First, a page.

5) I found out about online records from Bari Province being available in late 2000’s. I tried to read the records, but I couldn’t get a grasp of handwritten Italian and their format/system of records. I gave up, but it lasts for a few years, fortunately.
6) I obtained death certificates on my great grandparents (through my father) and grandfather. The names of my grand grandparents’ parents were on these certificates. It helped!
7) I am pet-peeved with my grandfather’s death certificate showing his ethnic origins as Greek. That’s understandable that he was born in Greece, but he was born to Italian parents as other records/paperwork indicated. I must locate his birth record to have his death certificate corrected.
8) Recently, I learned that there is such thing as “delayed birth certificates“. I read in several forums learning that it is possible for my family to register their children in their hometown.
I decided to give this another try. Last month, I decided to use professional genealogy services in Italy. I explained my situation and provided them information on my family. I am to pay a deposit for them to start searching for my grandfather and his siblings as well as my great grandparents’ marriage record. If they were not able to locate records on my family, then my deposit has paid for their time and service. A few days later, I received a wonderful news that the records are found and I am to pay the remaining balance to obtain original records (JPG format and in Italian) and a couple of reports in English.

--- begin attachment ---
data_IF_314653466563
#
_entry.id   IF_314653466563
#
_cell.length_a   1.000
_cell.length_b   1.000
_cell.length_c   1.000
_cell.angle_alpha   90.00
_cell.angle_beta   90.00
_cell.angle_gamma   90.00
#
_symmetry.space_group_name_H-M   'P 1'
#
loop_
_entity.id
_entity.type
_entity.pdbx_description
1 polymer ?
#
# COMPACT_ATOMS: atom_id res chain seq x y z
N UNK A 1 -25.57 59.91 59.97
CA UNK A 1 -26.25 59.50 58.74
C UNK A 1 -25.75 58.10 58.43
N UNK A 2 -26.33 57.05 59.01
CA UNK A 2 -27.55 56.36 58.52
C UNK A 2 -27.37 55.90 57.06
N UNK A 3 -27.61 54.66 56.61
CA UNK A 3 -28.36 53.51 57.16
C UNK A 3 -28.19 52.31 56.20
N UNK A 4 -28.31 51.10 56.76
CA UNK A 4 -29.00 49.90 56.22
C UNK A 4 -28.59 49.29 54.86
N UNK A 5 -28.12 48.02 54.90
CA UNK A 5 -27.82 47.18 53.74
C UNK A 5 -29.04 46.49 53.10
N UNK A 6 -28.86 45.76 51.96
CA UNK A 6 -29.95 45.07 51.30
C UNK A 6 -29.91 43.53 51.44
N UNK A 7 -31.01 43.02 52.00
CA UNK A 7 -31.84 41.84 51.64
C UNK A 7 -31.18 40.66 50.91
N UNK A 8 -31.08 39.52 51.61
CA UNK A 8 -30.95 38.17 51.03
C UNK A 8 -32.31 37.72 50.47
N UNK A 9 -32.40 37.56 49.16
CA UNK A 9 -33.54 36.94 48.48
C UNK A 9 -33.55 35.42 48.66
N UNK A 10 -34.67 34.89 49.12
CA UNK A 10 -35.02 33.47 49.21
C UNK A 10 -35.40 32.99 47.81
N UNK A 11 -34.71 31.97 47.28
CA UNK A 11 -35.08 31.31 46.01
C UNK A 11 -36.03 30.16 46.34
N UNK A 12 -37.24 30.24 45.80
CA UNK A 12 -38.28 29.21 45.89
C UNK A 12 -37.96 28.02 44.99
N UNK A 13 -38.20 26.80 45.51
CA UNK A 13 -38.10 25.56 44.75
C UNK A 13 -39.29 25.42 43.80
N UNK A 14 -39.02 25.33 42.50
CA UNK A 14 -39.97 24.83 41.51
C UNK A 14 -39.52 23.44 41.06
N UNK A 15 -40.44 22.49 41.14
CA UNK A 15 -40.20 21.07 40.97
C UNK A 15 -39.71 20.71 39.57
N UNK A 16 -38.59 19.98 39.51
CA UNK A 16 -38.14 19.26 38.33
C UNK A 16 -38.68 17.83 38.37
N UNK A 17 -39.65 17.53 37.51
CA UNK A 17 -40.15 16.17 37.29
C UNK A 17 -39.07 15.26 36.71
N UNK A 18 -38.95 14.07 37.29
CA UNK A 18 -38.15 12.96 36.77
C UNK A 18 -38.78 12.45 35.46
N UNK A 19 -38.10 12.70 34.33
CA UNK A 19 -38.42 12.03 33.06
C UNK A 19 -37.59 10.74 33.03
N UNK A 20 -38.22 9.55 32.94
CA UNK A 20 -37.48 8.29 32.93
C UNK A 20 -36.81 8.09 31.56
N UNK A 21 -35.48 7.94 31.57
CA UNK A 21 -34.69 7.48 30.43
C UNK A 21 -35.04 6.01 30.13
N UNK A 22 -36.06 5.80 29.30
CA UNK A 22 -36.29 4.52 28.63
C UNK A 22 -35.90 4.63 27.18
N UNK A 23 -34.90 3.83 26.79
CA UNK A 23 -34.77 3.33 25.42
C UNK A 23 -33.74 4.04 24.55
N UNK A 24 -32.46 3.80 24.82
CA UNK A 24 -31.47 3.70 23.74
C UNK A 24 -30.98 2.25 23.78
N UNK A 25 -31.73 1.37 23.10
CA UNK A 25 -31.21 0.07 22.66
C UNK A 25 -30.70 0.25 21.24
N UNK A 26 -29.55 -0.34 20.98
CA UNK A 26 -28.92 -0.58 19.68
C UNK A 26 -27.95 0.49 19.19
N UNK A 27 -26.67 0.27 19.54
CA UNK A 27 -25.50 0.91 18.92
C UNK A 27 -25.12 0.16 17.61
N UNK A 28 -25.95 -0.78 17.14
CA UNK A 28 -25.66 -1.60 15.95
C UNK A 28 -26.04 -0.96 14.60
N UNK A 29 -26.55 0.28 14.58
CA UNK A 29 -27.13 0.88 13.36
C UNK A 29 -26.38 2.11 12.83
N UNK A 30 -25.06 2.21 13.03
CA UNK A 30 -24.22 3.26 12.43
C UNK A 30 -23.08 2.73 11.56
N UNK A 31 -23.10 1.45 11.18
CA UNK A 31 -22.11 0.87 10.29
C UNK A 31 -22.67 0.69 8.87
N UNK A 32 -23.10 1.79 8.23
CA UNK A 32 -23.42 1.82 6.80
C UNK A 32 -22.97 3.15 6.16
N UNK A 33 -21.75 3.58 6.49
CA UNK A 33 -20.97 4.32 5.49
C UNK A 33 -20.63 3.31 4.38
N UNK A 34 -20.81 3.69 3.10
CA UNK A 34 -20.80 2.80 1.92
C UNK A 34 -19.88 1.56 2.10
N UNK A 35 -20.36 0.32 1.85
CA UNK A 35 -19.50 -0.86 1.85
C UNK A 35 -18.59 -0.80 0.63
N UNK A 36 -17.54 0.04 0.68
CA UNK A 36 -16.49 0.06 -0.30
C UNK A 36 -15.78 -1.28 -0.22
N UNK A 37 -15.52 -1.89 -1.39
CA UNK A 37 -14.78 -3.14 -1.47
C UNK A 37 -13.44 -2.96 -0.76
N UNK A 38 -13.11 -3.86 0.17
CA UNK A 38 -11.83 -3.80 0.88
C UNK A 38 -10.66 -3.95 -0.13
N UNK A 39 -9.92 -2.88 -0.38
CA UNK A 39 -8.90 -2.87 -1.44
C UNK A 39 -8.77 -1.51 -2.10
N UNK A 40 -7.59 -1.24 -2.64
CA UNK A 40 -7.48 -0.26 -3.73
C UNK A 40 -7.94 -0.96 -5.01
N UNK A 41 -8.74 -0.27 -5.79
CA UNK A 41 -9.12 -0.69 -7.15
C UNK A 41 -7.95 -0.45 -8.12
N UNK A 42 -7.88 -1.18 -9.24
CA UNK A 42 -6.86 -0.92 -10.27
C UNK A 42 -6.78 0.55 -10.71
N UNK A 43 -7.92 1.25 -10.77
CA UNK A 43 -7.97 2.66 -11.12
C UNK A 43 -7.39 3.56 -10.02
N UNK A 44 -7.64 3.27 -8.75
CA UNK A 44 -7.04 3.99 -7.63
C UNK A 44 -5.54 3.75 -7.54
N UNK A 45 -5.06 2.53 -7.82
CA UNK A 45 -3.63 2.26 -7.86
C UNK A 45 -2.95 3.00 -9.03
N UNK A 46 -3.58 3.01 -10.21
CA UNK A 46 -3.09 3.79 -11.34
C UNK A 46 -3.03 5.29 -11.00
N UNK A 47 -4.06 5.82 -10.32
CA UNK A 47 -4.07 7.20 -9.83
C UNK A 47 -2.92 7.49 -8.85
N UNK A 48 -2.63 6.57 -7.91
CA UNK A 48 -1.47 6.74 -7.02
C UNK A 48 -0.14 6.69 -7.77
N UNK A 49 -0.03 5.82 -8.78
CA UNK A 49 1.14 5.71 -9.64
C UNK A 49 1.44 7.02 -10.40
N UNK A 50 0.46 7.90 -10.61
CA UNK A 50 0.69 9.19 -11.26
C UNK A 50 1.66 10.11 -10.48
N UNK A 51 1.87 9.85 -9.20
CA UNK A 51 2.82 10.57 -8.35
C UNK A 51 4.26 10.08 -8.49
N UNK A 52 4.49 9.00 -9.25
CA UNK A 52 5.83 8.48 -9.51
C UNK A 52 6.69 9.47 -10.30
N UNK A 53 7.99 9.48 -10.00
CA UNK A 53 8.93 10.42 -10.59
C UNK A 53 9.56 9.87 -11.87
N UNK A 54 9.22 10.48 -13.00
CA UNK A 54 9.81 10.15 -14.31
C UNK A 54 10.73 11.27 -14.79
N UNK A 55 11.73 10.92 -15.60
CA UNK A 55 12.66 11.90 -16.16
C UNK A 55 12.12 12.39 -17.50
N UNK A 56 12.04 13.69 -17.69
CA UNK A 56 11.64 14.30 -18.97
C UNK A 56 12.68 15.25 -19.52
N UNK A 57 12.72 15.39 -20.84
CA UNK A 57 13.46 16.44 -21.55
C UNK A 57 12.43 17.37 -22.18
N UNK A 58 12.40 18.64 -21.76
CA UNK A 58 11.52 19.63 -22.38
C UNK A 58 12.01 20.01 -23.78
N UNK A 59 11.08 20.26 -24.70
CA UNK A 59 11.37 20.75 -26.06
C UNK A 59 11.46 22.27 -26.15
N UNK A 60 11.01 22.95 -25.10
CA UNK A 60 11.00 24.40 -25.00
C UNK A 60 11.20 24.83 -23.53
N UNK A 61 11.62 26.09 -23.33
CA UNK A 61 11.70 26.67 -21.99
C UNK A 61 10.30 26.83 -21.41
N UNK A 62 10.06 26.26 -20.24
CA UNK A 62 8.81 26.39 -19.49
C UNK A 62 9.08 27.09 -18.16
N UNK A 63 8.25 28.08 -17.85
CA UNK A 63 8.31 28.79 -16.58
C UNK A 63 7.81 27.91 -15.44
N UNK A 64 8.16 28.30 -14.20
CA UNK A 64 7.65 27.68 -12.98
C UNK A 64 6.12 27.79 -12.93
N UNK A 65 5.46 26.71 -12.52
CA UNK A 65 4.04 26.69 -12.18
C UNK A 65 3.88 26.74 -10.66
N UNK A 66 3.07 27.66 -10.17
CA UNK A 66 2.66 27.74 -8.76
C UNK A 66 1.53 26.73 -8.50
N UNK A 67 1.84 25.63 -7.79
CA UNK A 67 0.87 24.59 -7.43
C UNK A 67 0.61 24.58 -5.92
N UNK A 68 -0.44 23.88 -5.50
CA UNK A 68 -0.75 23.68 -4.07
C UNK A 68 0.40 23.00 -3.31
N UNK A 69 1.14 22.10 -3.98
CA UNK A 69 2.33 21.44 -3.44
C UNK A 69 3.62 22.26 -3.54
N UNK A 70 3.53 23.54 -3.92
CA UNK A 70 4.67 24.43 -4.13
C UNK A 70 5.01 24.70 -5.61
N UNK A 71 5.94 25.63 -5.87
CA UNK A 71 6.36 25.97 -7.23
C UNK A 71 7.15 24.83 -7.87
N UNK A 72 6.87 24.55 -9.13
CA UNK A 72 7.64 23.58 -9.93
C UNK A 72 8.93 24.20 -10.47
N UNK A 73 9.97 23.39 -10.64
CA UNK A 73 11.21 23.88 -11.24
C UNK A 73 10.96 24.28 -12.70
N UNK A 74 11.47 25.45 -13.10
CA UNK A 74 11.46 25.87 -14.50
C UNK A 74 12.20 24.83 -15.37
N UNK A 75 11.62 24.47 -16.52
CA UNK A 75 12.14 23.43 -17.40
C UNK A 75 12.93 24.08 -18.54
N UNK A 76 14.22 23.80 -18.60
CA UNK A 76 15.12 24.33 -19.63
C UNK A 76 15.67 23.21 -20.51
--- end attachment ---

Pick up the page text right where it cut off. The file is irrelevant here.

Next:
After making a payment, I received original records on my grandfather’s, great uncle’s and great aunt’s birth records along with my great grandparents’ marriage record. I am overjoyed finding my grandfather and some of his family members at last! To my surprise, my grandfather’s and his siblings’ birth dates came out different! I asked the researcher why did it happened and she said that sometimes, it happened and she had seen that many times. Gee!
I am going to share one of original records I received to give you a general idea what it looks like.
Can you read the record easily? Nah…..LOL! So, my next step is to find someone to translate these original records for me. I have been doing some translations and I only get perhaps 50% of these handwritten Italian. With this records in my possession, I recalled my Italy workshop in Salt Lake City might have some information on how to decipher the records from Italy. I looked up and found some information and guides that are helpful for me to figure out some Italian words/phrases and their format.
As I mentioned the one of reasons (#5) above, I re-visit the online records and managed to find some more records on my own. I am so proud of myself! Italian now becomes one of languages I am using. I am translating them to my best ability, but still it becomes harder to read and more challenge to translate as I read some older records due to “fancy” handwritten and some ancient Italian words/phrases.